Fed's enhanced, pandemic-related unemployment benefits end, with 10 million jobs open, few takers

In June, there were approximately 10 million open labor positions in the U.S., some hope the end of enhanced benefits will help mend the gap
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unemployment
Some U.S. companies are calling back workers as the coronavirus pandemic flattens
(OLIVIER DOULIERY/AFP via Getty Images)

Federal unemployment benefits ended for millions of Americans this weekend, following more than a year of pandemic-induced expanded benefits for workers whose income was impacted by the onset of the coronavirus.

In March of 2020, the federal government raised the weekly unemployment benefit by $600 via the CARES Act and offered aid to workers who would typically be ineligible for state benefits. The program was twice extended, but Congress chose not to extend it a third time.

According to an estimate from the Century Foundation, close to 9 million people saw their benefits end over the weekend, and another 3 million saw them significantly reduced. 

Despite a job market in search of roughly 10 million laborers, only 235,000 jobs were added in the month of August, a shockingly low figure compared to the widespread estimate of a 750,000.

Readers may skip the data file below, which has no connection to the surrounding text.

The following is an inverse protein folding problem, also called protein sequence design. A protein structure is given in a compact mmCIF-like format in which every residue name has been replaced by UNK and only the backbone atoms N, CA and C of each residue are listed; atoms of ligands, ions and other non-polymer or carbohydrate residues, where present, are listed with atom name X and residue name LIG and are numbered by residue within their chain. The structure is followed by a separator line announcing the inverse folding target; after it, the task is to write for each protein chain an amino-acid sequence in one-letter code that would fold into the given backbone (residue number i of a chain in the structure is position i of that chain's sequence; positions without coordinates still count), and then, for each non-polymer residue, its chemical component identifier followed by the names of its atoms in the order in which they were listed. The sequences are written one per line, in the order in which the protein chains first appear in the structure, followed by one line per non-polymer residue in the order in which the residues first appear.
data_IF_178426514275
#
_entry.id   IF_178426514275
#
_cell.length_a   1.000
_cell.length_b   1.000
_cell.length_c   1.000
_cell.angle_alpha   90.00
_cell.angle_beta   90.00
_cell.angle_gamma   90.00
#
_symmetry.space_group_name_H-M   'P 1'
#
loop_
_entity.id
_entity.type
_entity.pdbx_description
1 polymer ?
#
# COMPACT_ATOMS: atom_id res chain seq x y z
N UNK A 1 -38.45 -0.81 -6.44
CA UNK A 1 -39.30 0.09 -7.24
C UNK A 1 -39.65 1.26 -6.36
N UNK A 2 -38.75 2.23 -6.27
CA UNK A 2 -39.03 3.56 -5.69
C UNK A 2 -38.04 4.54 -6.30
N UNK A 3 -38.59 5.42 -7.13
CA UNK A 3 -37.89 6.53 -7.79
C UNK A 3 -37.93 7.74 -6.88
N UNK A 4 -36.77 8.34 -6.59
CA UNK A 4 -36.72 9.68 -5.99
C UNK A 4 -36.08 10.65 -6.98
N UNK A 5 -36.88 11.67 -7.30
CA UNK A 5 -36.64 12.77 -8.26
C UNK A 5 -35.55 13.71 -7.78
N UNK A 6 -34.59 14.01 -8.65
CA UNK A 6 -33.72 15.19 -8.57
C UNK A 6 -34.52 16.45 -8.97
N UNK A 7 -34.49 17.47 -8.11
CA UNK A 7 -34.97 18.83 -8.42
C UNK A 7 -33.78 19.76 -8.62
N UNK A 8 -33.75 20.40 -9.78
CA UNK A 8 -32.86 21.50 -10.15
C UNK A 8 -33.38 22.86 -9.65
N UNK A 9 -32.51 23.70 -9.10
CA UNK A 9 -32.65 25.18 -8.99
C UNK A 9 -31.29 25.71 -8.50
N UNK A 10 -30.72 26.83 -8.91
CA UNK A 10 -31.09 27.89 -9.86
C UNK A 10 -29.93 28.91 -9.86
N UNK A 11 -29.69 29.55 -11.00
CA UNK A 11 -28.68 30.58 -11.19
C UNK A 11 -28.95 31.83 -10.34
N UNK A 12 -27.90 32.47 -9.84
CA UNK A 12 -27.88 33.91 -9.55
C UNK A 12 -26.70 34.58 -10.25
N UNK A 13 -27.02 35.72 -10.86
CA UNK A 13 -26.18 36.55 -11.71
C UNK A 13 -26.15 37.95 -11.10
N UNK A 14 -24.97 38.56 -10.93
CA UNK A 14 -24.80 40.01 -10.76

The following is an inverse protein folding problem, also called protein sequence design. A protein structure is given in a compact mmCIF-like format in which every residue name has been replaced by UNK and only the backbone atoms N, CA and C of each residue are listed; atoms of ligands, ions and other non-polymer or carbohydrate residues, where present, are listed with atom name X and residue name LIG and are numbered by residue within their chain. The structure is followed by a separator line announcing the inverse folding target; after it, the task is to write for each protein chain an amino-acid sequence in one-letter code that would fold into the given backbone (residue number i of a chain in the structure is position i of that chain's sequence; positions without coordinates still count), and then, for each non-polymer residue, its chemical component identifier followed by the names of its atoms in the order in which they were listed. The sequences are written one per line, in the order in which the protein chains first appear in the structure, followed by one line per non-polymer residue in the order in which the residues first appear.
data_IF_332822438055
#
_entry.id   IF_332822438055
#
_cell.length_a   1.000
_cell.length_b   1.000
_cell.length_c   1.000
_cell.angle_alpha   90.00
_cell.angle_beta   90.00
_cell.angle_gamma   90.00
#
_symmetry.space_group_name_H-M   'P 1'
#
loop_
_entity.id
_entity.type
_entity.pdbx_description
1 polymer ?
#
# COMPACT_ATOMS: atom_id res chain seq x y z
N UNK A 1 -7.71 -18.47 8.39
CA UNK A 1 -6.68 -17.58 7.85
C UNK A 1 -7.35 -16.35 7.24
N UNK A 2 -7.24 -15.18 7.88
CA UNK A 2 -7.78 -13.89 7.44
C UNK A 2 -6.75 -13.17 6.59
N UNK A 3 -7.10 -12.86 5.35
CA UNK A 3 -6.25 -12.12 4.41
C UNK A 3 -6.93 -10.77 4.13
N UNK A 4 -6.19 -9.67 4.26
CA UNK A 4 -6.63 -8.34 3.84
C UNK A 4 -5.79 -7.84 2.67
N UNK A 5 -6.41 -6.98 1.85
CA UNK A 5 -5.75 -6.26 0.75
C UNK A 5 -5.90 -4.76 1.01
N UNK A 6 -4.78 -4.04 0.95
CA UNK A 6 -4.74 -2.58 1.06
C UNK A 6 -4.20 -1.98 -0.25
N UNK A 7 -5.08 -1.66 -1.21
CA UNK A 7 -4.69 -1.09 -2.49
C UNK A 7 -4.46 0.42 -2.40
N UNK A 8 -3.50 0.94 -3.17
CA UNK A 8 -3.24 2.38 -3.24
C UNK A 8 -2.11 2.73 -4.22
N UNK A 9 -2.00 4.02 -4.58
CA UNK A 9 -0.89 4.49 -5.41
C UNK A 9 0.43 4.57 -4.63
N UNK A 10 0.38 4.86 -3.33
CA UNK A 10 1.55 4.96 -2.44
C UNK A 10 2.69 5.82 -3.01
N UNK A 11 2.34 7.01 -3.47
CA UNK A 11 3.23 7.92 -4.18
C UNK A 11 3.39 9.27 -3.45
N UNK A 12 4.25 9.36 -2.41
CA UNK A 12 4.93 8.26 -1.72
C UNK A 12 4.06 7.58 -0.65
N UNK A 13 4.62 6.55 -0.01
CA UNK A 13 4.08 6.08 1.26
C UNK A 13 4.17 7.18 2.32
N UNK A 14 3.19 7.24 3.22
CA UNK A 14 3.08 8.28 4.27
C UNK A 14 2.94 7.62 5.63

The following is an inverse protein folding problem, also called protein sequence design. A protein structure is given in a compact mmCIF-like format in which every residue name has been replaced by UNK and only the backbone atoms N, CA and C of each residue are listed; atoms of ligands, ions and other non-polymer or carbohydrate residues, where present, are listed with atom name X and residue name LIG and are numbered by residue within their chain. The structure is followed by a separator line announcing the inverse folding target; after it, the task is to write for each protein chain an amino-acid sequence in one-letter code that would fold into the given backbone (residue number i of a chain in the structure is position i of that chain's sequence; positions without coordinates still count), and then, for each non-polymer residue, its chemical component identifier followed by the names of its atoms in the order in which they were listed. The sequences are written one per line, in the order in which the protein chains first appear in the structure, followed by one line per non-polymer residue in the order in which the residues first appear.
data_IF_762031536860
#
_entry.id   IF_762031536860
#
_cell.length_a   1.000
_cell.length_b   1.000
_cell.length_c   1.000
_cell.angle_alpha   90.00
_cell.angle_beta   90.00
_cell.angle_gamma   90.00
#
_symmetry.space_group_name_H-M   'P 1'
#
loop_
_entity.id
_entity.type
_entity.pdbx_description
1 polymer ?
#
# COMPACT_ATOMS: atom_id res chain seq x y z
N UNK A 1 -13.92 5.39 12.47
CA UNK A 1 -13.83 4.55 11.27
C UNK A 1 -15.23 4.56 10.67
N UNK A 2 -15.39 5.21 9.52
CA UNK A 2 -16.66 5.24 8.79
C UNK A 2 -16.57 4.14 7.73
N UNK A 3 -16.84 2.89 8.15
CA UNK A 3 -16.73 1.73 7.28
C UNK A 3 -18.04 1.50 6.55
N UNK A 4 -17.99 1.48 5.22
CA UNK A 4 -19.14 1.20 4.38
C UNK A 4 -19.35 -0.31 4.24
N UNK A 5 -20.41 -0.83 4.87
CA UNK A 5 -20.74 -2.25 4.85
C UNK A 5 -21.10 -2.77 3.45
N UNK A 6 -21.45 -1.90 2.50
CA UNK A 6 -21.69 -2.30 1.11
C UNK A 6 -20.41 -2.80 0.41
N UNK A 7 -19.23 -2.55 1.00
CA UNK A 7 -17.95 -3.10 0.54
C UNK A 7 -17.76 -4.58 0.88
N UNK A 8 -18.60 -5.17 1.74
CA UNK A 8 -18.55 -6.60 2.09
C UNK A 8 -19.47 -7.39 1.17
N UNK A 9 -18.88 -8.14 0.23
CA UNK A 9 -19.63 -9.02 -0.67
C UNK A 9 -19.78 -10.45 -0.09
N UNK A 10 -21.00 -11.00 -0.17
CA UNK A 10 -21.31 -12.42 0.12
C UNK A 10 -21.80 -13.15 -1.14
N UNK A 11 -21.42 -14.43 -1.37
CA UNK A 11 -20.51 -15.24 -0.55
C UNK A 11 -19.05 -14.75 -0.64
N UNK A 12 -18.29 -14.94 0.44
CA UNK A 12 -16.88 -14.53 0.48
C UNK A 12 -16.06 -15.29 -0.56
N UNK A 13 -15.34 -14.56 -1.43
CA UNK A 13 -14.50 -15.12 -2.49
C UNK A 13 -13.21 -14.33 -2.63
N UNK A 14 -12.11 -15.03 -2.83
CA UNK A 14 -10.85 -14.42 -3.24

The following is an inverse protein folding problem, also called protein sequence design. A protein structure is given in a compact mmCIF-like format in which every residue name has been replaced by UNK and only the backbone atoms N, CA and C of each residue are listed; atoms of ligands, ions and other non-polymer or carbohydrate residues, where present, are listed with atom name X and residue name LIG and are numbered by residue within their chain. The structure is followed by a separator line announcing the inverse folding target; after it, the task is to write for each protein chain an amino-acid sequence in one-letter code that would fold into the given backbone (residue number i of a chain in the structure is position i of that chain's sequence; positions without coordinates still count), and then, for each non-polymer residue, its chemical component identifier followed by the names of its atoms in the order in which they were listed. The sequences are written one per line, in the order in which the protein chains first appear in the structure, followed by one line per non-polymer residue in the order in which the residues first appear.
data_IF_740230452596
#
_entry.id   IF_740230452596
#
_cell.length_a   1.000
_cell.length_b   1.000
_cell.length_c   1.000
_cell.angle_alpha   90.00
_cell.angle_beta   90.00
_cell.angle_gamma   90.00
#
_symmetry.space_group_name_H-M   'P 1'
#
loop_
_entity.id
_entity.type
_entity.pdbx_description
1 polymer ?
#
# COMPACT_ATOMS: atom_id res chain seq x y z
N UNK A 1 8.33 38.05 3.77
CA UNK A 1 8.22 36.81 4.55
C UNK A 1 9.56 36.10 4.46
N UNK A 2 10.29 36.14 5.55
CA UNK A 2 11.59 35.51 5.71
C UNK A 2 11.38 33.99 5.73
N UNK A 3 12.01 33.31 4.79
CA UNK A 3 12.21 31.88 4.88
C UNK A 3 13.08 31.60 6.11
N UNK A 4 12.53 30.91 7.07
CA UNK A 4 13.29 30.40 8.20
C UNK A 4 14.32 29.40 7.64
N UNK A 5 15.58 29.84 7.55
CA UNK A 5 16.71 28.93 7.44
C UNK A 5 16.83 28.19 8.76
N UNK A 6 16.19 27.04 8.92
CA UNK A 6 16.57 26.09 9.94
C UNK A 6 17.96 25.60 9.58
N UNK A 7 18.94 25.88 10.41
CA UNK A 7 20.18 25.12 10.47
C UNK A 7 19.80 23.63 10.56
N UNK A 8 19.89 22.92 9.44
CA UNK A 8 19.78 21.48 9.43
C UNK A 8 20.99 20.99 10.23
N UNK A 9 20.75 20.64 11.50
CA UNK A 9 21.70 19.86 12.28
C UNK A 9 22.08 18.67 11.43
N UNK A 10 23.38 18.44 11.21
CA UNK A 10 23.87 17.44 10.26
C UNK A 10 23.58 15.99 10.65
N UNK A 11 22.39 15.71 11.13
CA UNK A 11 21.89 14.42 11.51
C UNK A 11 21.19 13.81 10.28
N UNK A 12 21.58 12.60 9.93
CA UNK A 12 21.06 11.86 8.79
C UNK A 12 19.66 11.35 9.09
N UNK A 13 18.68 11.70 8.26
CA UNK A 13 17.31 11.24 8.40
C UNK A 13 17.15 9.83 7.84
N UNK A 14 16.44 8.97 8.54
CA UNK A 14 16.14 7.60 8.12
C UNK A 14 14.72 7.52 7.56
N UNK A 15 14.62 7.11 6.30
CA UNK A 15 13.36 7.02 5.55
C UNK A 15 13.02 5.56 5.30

There are still 5.3 million fewer people working in the United States than prior to the pandemic.

Red states have been faster than Blue states to terminate enhanced unemployment – largely based on the belief of their governors that the enhanced benefits create a disincentive for workers to return to the marketplace.

Presently, nine of the 10 states with the lowest unemployment figures ended the benefits early. Conversely, the top 10 states with the highest unemployment numbers (and the District of Columbia) all extended enhanced unemployment benefits until recently. 

Economists at Goldman Sachs said they found "clear evidence that benefit expiration increased the rate at which unemployed workers became employed," predicting that the end of the enhancement program will create an additional 1.5 million jobs by the end of the year.